Spellings, now president of the University of North Carolina, said the federal government has a role to play in holding states accountable for whether or not students—particularly poor and minority students—are actually making progress.
“I’m a big card-carrying Republican and what I’m going to say—and I think it’s a very Republican principle—is that we invest billions that we have in poor and minority kids, special education students, etc., we ought to get something for our money, and we do that by focusing on accountability for their performance.” She said that states can use the “wonkery” of their systems to “leave kids out. It’s just worrisome.”
Action, she said, has to be at the local level, but the feds play a key role too. “If I had a nickel, for every state chief, for every superintendent [that said] ‘Thank you, federal government, for keeping that hook, because the pressure to relent at the local level is fierce.’”
King, Obama’s second education secretary, agreed, saying that the federal government must make sure that states are sticking to the protections in the Every Student Succeeds Act for vulnerable children. A report by the Education Trust, a research and advocacy organization which King now leads, found that some states—including Florida—are allowing schools to get top grades in the accountability system, even if historically disadvantaged groups of kids are falling behind.
If states aren’t seeing improvement, King said, they need to try something new. “The action part is critical,” he said. “If a strategy isn’t working, are you willing to do the hard thing politically and ratchet it up the intervention?”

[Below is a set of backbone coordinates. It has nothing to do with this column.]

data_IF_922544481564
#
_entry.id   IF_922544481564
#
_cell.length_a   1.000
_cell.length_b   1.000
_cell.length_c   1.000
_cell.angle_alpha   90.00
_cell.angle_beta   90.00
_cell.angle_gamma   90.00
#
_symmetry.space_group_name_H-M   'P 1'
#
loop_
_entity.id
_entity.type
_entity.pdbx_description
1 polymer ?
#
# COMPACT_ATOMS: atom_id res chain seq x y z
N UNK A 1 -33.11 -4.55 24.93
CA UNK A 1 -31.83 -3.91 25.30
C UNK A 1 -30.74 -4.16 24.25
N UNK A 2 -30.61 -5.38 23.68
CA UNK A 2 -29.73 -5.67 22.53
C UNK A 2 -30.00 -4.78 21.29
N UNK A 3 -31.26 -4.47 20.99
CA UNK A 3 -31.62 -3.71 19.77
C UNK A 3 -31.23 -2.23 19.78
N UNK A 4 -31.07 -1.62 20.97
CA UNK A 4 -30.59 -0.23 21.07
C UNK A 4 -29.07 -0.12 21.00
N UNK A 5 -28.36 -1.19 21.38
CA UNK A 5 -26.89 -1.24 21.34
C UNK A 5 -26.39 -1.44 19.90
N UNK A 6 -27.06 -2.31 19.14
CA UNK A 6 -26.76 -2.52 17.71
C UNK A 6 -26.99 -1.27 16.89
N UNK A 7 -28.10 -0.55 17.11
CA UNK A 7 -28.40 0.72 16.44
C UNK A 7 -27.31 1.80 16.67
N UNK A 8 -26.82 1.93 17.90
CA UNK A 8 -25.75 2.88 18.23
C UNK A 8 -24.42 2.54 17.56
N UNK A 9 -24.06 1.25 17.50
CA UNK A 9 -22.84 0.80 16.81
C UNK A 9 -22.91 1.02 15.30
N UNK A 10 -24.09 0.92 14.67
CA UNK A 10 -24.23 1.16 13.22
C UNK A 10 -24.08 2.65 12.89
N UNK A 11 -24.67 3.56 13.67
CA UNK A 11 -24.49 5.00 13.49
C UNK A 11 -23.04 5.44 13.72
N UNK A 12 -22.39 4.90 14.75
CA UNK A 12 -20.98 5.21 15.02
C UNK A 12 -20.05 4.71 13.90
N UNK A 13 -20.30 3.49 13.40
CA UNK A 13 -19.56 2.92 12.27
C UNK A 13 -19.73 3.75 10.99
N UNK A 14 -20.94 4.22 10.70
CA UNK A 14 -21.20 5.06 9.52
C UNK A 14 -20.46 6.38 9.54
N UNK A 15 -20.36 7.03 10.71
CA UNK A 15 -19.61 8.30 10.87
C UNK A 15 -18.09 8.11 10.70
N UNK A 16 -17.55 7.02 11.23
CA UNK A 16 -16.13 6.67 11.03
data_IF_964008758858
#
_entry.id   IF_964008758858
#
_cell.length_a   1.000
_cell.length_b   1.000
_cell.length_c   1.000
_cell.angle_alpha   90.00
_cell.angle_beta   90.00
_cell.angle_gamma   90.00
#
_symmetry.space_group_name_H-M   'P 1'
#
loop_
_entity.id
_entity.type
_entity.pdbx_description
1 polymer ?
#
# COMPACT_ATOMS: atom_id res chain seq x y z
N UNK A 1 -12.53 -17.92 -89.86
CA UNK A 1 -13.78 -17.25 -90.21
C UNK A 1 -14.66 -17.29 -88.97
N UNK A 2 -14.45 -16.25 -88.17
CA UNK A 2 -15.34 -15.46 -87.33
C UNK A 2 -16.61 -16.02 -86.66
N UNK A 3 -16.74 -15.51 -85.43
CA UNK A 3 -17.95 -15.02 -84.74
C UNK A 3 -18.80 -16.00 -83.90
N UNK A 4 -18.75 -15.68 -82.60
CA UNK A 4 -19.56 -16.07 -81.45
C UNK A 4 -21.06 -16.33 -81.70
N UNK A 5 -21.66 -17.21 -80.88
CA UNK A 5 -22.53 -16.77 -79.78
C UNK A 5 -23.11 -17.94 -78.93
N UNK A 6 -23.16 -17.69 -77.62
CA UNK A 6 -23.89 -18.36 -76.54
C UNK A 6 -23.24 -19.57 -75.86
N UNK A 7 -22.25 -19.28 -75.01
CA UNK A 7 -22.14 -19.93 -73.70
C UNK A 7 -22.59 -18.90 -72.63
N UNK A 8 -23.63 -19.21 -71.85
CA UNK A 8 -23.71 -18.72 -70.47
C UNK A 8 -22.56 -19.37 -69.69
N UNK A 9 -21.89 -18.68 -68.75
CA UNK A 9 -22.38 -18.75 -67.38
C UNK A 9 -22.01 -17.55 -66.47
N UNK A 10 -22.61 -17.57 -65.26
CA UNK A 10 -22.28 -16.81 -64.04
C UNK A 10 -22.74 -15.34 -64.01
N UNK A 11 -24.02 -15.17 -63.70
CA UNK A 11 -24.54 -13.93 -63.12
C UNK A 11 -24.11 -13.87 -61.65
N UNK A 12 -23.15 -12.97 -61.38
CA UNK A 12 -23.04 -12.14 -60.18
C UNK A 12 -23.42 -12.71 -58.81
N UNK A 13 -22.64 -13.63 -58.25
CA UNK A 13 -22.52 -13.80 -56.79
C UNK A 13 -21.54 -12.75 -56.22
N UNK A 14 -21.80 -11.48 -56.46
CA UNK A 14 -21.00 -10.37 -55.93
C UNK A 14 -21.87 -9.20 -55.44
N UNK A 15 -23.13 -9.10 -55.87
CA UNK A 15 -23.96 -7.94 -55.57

Trump Bringing Governors Together?
Spellings said that if the federal government really wants states to lead the way, policymakers need to be sharing ideas and pushing each other to do better, like they did right after “A Nation At Risk” came out.
“We need convenings. They need to be learning from each other,” she said. Back in the 1980s and 90s, she said, “states were seen to be leading the reform movement. And I wouldn’t say that’s true anymore.”
Paige concurred, and suggested that there needs to be another summit on education, similar to the one that President George H.W. Bush held in Charlottesville, Va., back in 1989. He suggested the president could make that happen.
Another thing missing from the picture today, according to the four former secretaries? Cross aisle collaboration.
Paige noted that the No Child Left Behind Act was the brainchild of both Democrats and Republicans, including Bush and Sen. Edward M. Kennedy, D-Mass., and Reps. John Boehner, R-Ohio, and George Miller, D-Calif.
“I saw no partisanship, I saw them working together,” he said.
Duncan and King, a former social studies teacher, also said that there needs to be a greater focus on civic education, and more broadly, on just getting kids from different backgrounds working together so they can develop a better understanding of one another.
“I worry about the breakdown of democracy,” Duncan said. “We need opportunities for kids to serve, and serve together.”